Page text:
vic777

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If you are in certain business and IT functions there are certain universities that recognizes your years of service as your bachelors degree based on your role type. If you have 15 years of development and systems design experience you surely don't have to go do a 3 years course that introduces you to system managent basics if you have done it at a global company. You then do a bridging degree that can qualify you into an honors or masters degree, some even allows you to teach as a lecturer.
Which universities do this?
 

endlesslyonline

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I have been a network admin for about 10 years now. I have done all your normal, A+ N+ L+ MCSE, ITIL, cobalt etc,
I started my Ndip in IT in 2005 at CUT but due to issues at CUT they stopped the programme and I was forced to stop a year and a half in.

This year I decided to go to unisa and finish (well start from scratch) my NDip:IT with them, but I was rejected because maths matric marks (They want a min of 60% on HG) and I was advised by Unisa, "maybe IT isn't for me":unsure:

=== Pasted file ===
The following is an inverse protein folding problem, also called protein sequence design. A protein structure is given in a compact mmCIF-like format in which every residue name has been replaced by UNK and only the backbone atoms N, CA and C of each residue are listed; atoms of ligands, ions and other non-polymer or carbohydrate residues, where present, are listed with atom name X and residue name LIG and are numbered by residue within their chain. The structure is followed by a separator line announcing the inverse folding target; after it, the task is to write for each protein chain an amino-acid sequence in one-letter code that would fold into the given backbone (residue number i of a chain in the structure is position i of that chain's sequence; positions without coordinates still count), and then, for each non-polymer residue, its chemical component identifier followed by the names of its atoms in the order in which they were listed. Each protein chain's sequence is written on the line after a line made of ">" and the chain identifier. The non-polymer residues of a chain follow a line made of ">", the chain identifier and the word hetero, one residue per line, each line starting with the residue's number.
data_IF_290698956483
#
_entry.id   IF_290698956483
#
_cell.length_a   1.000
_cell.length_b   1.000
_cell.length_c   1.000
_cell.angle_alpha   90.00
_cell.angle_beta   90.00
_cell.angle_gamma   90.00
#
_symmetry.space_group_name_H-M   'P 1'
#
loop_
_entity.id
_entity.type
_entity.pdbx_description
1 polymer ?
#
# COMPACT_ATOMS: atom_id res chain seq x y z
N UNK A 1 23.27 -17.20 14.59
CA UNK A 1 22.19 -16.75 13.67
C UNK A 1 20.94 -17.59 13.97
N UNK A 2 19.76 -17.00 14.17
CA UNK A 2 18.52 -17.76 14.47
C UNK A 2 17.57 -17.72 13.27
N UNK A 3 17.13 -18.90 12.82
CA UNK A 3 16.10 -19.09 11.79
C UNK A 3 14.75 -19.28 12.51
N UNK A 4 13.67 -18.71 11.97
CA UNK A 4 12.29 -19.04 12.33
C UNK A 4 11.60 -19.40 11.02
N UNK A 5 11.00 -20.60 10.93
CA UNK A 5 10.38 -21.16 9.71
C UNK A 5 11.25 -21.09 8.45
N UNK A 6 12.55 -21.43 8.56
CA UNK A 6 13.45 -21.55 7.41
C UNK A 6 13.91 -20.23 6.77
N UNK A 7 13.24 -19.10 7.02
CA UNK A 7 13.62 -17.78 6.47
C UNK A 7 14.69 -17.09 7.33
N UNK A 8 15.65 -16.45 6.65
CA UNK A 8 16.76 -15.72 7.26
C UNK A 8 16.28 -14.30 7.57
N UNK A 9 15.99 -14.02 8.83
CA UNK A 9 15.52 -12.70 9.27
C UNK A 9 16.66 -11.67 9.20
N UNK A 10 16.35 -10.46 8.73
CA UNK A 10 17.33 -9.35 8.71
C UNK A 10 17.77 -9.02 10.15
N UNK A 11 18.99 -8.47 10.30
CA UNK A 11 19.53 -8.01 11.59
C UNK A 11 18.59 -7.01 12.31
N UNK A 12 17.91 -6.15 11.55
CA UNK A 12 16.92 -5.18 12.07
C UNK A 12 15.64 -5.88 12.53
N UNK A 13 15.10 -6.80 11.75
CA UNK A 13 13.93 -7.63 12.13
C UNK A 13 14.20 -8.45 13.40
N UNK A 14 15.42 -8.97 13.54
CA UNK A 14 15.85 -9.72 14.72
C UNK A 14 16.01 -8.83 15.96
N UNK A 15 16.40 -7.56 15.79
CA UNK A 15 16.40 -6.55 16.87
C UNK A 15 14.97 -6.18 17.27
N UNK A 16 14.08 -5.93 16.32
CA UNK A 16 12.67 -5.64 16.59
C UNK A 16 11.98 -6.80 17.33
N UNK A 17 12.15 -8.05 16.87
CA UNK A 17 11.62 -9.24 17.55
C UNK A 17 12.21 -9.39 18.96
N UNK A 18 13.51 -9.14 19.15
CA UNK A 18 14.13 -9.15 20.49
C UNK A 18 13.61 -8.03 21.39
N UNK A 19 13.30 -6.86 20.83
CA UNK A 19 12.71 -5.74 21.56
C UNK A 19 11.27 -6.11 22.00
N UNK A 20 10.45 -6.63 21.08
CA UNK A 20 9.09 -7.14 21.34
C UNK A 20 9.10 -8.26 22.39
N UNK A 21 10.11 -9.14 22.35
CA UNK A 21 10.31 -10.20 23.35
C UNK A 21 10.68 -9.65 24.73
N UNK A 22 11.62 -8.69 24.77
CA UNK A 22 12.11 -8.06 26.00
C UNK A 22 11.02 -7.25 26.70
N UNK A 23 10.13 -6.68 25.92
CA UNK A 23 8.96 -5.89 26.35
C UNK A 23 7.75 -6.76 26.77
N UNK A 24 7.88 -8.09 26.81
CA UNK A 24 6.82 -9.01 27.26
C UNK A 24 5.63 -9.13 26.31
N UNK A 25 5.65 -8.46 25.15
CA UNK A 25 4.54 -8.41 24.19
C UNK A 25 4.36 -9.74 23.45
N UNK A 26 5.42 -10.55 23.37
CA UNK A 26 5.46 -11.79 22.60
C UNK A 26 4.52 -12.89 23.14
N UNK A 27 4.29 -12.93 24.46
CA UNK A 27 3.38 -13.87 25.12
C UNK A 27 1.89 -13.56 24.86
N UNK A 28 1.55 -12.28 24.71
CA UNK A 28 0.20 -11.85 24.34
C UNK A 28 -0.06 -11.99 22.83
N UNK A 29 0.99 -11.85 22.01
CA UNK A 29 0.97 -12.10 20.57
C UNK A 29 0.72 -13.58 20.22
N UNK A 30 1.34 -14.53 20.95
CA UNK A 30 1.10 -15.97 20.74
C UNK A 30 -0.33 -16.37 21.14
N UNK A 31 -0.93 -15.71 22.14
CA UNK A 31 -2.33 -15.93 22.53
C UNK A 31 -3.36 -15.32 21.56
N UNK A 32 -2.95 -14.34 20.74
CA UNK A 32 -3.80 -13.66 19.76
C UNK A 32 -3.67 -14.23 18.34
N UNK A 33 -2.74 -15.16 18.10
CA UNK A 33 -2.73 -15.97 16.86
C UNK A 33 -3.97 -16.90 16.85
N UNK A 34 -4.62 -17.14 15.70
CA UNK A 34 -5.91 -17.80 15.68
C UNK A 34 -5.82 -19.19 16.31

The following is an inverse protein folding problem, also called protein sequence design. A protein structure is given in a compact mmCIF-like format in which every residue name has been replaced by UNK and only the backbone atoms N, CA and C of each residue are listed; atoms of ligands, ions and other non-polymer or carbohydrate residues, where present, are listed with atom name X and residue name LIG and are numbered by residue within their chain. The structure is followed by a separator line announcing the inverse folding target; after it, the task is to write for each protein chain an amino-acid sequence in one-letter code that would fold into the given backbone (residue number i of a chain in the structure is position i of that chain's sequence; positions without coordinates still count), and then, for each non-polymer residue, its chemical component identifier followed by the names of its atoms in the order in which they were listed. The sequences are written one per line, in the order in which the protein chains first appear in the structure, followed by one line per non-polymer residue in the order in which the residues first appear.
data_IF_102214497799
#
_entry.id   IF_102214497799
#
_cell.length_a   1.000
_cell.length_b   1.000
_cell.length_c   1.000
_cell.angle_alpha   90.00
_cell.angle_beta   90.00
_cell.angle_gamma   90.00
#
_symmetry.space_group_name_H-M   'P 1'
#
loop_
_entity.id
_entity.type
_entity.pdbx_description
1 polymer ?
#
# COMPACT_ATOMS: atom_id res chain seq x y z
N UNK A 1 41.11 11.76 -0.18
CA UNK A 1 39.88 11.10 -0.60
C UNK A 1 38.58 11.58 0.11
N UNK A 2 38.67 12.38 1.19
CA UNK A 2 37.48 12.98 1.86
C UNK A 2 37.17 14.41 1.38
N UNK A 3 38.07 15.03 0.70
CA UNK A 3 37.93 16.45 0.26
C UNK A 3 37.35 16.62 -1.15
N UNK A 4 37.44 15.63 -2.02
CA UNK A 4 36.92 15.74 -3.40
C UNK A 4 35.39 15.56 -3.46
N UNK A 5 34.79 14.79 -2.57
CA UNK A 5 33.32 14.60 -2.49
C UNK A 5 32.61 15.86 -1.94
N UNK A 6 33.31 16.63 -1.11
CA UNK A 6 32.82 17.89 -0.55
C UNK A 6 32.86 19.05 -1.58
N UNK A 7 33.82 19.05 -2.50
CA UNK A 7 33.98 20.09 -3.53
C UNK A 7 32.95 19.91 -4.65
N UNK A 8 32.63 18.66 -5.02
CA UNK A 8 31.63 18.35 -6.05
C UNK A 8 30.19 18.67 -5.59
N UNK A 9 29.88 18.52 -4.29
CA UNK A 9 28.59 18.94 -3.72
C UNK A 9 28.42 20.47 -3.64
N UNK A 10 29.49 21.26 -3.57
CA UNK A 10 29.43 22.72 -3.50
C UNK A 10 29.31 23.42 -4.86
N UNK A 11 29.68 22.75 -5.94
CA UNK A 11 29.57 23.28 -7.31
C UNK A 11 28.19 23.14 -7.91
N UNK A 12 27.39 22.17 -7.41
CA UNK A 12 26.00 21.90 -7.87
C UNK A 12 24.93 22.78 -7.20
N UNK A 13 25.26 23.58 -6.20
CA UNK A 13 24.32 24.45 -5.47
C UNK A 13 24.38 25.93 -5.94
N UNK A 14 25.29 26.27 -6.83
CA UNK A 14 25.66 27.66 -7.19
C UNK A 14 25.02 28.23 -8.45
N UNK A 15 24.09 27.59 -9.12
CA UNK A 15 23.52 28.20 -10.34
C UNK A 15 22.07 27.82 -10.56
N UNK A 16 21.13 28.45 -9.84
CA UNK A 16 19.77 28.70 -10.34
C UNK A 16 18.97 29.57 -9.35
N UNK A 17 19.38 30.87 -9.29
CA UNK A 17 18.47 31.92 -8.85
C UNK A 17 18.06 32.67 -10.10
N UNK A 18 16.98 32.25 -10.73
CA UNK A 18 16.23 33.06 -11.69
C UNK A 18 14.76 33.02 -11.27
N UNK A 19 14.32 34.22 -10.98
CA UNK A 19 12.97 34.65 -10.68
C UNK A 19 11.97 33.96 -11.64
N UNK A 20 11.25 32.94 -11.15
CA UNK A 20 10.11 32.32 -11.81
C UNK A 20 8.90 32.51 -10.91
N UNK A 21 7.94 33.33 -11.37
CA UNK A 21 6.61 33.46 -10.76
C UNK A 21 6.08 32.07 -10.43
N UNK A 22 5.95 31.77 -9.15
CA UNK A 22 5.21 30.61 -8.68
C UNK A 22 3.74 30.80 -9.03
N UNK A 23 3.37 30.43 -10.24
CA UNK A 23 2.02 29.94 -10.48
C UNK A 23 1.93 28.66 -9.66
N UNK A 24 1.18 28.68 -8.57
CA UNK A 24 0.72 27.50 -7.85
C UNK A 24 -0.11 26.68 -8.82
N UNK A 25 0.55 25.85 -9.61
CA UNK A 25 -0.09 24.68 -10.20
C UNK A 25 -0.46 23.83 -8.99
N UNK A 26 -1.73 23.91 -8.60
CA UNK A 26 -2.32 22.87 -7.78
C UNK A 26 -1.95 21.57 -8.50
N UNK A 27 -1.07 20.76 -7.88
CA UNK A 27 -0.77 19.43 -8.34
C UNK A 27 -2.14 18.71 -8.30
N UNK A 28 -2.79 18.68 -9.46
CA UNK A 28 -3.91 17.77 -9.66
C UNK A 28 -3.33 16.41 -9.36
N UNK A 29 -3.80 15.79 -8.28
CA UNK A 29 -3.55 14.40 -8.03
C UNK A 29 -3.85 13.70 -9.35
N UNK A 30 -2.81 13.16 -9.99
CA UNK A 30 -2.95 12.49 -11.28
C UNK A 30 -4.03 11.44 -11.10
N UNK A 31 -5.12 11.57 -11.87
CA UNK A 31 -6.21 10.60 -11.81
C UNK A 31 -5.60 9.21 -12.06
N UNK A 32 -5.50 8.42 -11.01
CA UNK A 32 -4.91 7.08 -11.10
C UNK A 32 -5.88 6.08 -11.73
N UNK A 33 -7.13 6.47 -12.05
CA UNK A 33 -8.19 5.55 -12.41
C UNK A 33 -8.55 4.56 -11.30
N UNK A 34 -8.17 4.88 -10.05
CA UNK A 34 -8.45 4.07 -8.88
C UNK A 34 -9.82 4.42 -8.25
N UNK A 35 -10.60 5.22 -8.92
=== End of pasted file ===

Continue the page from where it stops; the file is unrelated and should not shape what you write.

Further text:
I was prepared to do Maths, or a course that has maths, but they don't offer any.
 

gam3jaxx

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I have been a network admin for about 10 years now. I have done all your normal, A+ N+ L+ MCSE, ITIL, cobalt etc,
I started my Ndip in IT in 2005 at CUT but due to issues at CUT they stopped the programme and I was forced to stop a year and a half in.